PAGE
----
Having had the good fortune to spend a few good years in the military, I learnt how to handle, in a productive way, ridicule publically directed at my expense in order to lift someone's low self-esteem.

I realized that if I could see the humor in my actions and laugh at myself, I soon found that I became very popular with all the troops and many wanted to be around me, Somehow it made them feel safe!!!!

I soon learned to capitalize on every opportunity offered to me. So... when someone tried to take the 'mickey' out of me, I immediately looked to see how I could expand and exaggerate my mistakes of failings that were the basis for the 'attack'. I soon found that the troops were laughing with me not at me. The 'perp' soon found himself on the periphery of the laughing group not at the centre as he so desired. To my amazement, I soon had the 'perps' wanting to be my friend.

Today, I still employ this method of dealing with being the 'butt' of someone's jokes. As president of an incorporated dancing club, it has never failed me when under 'attack' in the public eye. The numbers in club membership have skyrocked due in no small part to this approach to myself and fostering the others initiated laughter at my own foibles.

It is a simple secret but it works!!! And it is an endearing quality to nurture. But it ain't always easy - especially when one's 'buttons' are being pushed!!

February 1, 2003
4:50 am
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Tez,

"For me that 'freedom to choose' largly depends upon my insights into my unconscious processes at the time of dealing with the threat."

That's right. Expanding one's awareness of possibilities is the aim of self-growth work. Once we become conscious of our reactions and their reasons, we can choose to react differently.

Great thread ! (I'm new here)

I also agree with your way to put up with put-downs. That's what I have started to do lately too: to exaggerate whatever is being put down in me.

Love
Mafi

February 1, 2003
7:12 pm
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Mafi.

Hi and welcome. I thought this thread had died.

I've found great success in stealings the 'thunder' of the person trying to put me down by exaggerating the focal point of the put down.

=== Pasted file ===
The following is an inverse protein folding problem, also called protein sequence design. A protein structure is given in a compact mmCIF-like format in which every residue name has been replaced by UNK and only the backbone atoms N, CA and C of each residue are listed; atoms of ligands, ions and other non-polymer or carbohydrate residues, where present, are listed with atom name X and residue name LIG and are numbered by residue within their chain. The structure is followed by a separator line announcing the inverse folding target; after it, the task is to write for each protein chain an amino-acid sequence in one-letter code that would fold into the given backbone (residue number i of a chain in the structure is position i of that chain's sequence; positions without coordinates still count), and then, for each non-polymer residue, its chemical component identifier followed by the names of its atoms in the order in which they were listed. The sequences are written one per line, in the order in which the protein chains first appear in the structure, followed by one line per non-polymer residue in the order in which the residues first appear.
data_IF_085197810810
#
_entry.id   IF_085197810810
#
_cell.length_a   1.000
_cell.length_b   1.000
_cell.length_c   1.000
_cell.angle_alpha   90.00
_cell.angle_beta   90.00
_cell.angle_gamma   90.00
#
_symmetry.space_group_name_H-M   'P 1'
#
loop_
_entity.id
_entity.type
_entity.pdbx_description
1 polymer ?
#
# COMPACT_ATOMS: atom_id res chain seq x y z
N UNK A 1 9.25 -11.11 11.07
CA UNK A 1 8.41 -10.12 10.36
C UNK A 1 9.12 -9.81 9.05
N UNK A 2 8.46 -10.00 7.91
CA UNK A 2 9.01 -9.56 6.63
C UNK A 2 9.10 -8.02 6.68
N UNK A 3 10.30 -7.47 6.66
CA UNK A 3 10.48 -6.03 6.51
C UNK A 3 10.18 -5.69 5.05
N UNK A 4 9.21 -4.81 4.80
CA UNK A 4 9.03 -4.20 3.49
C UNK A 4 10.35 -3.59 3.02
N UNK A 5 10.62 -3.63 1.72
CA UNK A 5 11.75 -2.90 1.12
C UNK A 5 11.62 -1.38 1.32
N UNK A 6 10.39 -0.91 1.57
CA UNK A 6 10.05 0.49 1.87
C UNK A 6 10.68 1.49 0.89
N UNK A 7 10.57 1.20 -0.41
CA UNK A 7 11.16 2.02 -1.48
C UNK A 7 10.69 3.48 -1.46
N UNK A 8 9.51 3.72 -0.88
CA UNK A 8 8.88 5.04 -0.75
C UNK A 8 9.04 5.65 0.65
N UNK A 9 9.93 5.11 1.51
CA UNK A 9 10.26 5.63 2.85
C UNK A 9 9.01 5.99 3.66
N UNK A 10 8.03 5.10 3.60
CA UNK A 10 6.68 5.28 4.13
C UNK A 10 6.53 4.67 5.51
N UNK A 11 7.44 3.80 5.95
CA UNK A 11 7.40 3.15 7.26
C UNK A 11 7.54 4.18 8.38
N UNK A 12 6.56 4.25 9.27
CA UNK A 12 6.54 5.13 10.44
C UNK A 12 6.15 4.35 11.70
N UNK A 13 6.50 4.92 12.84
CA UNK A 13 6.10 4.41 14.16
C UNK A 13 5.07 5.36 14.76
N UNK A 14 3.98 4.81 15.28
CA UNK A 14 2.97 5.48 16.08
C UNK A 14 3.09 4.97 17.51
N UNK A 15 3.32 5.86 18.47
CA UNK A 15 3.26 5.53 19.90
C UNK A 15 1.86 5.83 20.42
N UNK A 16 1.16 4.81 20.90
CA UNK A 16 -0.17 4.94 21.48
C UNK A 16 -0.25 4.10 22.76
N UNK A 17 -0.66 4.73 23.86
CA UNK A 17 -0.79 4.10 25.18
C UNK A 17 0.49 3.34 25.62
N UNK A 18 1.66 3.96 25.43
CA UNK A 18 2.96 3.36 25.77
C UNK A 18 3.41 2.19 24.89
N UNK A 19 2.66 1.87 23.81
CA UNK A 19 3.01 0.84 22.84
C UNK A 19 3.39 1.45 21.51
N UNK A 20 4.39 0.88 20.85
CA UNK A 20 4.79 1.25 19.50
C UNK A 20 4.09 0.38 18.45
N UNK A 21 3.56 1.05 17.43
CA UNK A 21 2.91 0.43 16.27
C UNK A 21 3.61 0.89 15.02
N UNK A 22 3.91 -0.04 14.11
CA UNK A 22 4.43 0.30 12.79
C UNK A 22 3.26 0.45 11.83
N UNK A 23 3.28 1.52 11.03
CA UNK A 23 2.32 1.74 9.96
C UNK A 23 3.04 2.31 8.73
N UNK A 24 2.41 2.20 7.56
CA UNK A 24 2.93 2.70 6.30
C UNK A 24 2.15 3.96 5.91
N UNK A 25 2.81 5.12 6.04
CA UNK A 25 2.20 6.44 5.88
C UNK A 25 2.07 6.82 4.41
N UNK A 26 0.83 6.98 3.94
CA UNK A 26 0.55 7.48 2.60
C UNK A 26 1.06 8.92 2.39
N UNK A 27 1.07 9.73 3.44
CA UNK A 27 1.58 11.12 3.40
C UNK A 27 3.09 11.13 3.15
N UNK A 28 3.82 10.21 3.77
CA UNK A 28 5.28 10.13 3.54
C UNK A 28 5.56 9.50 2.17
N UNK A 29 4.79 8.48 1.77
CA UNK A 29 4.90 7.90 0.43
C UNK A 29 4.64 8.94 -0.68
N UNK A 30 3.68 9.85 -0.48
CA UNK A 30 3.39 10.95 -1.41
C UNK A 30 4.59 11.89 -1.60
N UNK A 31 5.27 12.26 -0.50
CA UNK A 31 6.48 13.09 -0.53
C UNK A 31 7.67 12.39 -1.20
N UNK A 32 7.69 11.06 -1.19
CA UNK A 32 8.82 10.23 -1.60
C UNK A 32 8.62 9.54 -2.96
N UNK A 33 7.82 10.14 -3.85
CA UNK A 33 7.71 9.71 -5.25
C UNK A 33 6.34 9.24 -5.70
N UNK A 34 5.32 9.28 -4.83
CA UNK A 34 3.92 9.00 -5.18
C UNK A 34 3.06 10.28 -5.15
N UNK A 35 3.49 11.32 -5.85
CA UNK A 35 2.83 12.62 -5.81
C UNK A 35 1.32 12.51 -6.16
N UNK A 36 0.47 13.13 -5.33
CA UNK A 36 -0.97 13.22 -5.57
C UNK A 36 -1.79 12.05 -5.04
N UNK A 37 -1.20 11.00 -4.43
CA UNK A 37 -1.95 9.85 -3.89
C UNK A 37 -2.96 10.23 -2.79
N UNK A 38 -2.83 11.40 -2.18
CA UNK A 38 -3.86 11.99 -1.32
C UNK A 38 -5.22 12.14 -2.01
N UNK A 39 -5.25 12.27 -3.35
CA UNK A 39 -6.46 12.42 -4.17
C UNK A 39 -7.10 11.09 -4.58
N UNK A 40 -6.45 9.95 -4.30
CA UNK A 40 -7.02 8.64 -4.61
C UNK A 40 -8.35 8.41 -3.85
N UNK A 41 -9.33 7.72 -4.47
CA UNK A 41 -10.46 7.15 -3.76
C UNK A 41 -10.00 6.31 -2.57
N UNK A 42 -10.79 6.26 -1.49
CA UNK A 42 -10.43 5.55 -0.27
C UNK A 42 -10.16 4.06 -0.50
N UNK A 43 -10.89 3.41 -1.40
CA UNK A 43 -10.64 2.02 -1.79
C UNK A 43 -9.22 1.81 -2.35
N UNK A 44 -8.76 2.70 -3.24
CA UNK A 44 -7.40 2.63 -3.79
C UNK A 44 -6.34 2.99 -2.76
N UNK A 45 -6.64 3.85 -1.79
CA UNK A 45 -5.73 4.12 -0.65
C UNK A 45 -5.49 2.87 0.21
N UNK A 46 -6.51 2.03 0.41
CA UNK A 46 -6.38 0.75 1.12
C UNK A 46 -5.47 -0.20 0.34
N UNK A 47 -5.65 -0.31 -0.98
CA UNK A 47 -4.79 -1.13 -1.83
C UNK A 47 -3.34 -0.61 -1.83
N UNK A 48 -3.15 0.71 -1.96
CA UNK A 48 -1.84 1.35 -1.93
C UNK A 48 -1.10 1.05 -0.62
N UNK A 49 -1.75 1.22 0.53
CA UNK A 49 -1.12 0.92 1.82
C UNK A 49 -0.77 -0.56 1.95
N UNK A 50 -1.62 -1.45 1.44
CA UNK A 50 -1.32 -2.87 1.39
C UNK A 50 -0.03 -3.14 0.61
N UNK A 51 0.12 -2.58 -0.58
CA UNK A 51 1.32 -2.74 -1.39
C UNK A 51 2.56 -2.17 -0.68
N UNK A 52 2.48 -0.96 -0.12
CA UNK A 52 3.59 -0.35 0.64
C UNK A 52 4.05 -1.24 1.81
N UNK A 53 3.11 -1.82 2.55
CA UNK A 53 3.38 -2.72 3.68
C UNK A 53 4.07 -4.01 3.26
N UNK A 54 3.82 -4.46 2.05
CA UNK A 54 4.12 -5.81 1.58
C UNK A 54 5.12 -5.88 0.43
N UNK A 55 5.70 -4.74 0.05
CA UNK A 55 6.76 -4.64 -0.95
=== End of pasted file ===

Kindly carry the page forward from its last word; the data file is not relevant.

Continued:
The aim of the 'putdown' is about making the victim suffer publicly. If on the contrary, the victim is seen to enjoy the 'putdown' then two things happen. The victim's standing goes up in the eyes of the 'audience' and the perpetrator is deprived of the 'audiences' attention and thus his/her reward. In fact the perpetrator generally stops the attacks and looks for another not so skillful victim.

Interesting, eh! I learnt this in the armed services where it stood me in good stead.

February 2, 2003
11:37 am
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An example from last week:

Coworker: "I smell smoke. YOU have probably been smoking !" (in front of others)

Me (calmly and politely): "Yes, I was smoking a Cuban cigar just now and I left it lit, can't remember where."

I think that by my exaggerating the "misdeed" I'm being accused of, I'm actually giving back and magnifying the ridicule of his put-down and that's what makes him feel ashamed and he won't try again. Also, by showing I don't mind being shown in a bad light and I actually accentuate it, I show them how ineffective their put down is. They're not counting on others looking down upon me but they're counting on MY feeling embarrassed enough that I will make myself smaller in the others' eyes.

This woman asked the other day:
"C'mon, don't YOU have better things to think about?" and I say "nope". She was so taken by surprise, I'm sure she didn't enjoy it. She'll think twice next time before she puts me down. They thrive on your defending your image. When you actually make your image look "worse", they are instantly neutralized. I learned this by observing my boss, who gets put down a lot because he's a highly successful professional.

February 5, 2003
3:27 pm
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Mafi.

Ah... yes! It's amazing isn't it.

Another reward is that by doing this we desensitize our emotional selves to criticizm as well. We quickly learn to take ourselves and our failings less seriously - emotionally speaking. This is not to say that we dismiss or deny our failings. It is just that we don't get all emotionally aroused, 'self-shaming', or self-judgmental as much as before we practiced this technique. At least this is my experience.

I'm flat out teaching maths at the moment. I have a class of society dropouts who are seeking entry into a technical institute where I work as a casual teacher. They have somehow fallen through the net school system and are just about illiterate in both maths and English. To cover their own gross inabilities to understand even the most basic concepts like (-1 + -3 = -4) they make 'half smart' remarks all the time. These guys average out at about 20 years of age! They know nothing, but think they know everything. They fool around and refuse to work. So... I give them 16 exams in 8 days. That way they are reminded every few hours of the consequences of their actions. My superiors always put subtle pressure upon me to maximize the pass rate and minimize the attrition rate by any means fair our foul. Of course they would never come right out and admit this. They want bums on seats for subsequent courses - and thus funding! I'm in a vice of my own making - no one elses.